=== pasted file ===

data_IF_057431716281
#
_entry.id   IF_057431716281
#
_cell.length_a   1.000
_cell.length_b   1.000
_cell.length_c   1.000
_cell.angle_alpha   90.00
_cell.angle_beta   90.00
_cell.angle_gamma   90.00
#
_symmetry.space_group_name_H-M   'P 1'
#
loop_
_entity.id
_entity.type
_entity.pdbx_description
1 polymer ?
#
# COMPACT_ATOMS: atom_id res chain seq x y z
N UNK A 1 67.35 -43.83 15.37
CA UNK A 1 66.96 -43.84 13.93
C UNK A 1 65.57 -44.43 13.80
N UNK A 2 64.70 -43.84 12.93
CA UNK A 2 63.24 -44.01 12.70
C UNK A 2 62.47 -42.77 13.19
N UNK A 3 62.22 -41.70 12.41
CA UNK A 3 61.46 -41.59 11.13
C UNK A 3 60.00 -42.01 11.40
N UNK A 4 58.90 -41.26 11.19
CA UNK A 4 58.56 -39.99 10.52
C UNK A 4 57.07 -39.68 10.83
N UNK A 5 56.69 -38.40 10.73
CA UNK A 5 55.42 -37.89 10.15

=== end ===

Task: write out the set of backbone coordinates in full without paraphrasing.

data_IF_057431716281
#
_entry.id   IF_057431716281
#
_cell.length_a   1.000
_cell.length_b   1.000
_cell.length_c   1.000
_cell.angle_alpha   90.00
_cell.angle_beta   90.00
_cell.angle_gamma   90.00
#
_symmetry.space_group_name_H-M   'P 1'
#
loop_
_entity.id
_entity.type
_entity.pdbx_description
1 polymer ?
#
# COMPACT_ATOMS: atom_id res chain seq x y z
N UNK A 1 67.35 -43.83 15.37
CA UNK A 1 66.96 -43.84 13.93
C UNK A 1 65.57 -44.43 13.80
N UNK A 2 64.70 -43.84 12.93
CA UNK A 2 63.24 -44.01 12.70
C UNK A 2 62.47 -42.77 13.19
N UNK A 3 62.22 -41.70 12.41
CA UNK A 3 61.46 -41.59 11.13
C UNK A 3 60.00 -42.01 11.40
N UNK A 4 58.90 -41.26 11.19
CA UNK A 4 58.56 -39.99 10.52
C UNK A 4 57.07 -39.68 10.83
N UNK A 5 56.69 -38.40 10.73
CA UNK A 5 55.42 -37.89 10.15